Government plans to increase competition by breaking 25-year contracts into five-year subcontracts
The government is planning to beef up the role of the private sector in the delivery of its £60bn secondary school refurbishment and rebuilding programme.

The idea is to let the PFI to a private company as a 25-year contract. The company would then have the job of breaking this down into five-year subcontracts, organising competitions and supervising the winner.

The Department for Education and Skills and PFI advisory body Partnerships UK believe that this will increase competition and therefore cut project costs. One Whitehall source said: "The government would now be buying the delivery of PFI, not the end product. This makes it more like a real business – real businesses don't let 25-year contracts. The idea is to compete the hell out of every part of the project, cutting costs."

The move comes despite a warning by former cabinet minister Stephen Byers this week that there should be a limit to the private sector's involvement in public services.

Under the normal PFI process, a school is let as a single 25-year contract. This is carried out by a private sector consortium, comprising a contractor, a design team, a facilities manager and an education services group.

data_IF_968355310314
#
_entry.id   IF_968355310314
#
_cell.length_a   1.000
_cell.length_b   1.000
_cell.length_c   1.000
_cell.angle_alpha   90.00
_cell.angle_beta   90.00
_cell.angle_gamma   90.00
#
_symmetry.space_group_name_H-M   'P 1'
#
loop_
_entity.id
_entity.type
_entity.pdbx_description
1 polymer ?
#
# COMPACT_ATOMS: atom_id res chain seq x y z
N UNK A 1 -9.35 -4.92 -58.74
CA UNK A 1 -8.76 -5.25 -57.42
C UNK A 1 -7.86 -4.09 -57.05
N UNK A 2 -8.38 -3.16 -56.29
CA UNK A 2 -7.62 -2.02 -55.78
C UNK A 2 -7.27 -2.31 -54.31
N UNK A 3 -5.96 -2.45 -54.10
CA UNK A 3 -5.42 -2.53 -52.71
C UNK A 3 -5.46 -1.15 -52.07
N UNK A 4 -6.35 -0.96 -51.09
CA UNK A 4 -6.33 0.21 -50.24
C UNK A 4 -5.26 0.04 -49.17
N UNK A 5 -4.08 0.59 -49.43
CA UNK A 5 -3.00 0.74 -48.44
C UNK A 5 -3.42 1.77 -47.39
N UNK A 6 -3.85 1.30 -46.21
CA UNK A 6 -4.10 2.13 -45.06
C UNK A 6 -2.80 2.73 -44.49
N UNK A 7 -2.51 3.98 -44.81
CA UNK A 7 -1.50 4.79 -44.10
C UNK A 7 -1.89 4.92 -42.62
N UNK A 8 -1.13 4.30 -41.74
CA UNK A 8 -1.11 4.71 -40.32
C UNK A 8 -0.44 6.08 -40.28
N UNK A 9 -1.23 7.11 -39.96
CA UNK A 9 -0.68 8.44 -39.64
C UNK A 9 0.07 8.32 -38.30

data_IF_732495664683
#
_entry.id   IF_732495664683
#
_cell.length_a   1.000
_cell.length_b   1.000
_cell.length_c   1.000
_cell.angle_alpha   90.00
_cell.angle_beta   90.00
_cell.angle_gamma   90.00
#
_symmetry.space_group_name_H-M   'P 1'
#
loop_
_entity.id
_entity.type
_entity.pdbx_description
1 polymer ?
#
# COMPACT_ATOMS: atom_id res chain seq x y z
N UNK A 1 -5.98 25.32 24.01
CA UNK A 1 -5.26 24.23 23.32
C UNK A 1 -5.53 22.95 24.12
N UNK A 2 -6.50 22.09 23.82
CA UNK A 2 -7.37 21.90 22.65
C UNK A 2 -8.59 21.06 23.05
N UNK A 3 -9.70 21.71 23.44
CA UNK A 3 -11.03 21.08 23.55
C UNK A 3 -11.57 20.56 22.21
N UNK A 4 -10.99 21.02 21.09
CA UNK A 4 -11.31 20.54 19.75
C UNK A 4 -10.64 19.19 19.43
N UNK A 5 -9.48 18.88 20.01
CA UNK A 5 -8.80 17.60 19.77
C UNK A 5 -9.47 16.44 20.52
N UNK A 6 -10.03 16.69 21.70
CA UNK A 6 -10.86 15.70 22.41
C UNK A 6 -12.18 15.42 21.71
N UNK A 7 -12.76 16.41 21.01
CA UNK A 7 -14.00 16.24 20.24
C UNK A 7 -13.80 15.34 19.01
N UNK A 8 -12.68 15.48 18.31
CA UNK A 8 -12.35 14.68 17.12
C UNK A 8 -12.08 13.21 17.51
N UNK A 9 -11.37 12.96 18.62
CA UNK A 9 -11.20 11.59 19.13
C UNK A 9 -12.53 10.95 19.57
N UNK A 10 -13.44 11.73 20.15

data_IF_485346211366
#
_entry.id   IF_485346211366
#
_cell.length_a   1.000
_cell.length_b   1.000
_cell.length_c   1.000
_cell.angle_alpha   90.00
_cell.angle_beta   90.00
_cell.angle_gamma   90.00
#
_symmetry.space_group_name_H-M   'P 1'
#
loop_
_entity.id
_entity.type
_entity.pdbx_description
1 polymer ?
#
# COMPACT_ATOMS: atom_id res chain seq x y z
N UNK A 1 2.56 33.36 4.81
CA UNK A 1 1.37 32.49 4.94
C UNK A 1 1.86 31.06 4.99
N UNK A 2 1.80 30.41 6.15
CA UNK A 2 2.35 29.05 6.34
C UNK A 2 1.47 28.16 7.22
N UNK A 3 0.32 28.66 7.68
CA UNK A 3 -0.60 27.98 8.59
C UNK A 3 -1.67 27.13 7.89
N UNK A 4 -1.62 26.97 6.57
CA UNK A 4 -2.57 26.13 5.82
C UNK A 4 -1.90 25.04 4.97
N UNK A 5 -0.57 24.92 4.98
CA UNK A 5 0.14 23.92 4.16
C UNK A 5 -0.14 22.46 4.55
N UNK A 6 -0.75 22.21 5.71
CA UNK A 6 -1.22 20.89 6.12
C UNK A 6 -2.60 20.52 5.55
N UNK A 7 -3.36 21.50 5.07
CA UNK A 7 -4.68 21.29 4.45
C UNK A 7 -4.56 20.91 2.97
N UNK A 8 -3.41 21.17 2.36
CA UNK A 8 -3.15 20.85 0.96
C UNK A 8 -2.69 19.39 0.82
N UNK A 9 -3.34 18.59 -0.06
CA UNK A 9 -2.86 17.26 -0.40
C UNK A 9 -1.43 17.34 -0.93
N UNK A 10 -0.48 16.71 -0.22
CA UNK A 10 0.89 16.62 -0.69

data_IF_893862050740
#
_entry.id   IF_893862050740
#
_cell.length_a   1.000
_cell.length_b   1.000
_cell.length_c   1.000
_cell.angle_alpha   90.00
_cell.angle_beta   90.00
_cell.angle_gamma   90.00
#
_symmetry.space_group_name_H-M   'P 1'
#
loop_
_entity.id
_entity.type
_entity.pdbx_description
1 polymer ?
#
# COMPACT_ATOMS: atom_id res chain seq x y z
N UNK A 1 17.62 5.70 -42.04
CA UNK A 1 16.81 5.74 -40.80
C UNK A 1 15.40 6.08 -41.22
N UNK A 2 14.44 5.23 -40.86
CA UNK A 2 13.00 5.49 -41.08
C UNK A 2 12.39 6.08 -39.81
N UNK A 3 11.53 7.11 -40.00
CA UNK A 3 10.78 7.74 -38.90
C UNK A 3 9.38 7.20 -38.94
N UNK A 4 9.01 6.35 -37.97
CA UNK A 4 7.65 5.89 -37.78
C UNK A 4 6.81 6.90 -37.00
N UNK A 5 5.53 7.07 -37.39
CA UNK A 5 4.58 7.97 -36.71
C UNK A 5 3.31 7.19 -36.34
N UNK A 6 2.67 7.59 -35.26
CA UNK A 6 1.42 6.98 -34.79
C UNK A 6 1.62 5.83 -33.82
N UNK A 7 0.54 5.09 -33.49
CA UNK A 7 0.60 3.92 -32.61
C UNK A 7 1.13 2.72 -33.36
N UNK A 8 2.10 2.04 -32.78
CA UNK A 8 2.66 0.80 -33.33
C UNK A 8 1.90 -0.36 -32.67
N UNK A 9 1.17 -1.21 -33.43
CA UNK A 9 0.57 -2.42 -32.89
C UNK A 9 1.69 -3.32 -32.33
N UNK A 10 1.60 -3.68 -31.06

If the new scheme goes ahead, the private company hired to run the 25-year PFI contract would hold competitions every five years to appoint individual contractors, architects and facilities managers on shorter-term contracts.

The idea is to compete the hell out of every part of the project, cutting costs

Whitehall source

A large building company, such as Bovis Lend Lease or Jarvis, could run the process, but it would not be guaranteed a contracting role.

The DfES believes that running smaller, more regular competitions might encourage regional contractors to bid for the projects. The government wants to encourage the involvement of regional firms in the programme to tap into local workforces.

Partnerships UK would not confirm the plans but finance director David Goldstone said: "We are still working on the approach and are still out to consultation."

Tim Stone, PFI consultant at management consultant KPMG, praised the move. He said: "This could be a powerful technique in speeding delivery and broadening and deepening the market."

As part of its Building Schools for the Future consultation document, which outlines the secondary schools programme, the government has advocated setting up a joint venture between the DfES and PFI advisory body Partnerships UK. This would be expected to appoint the company running the PFI contract.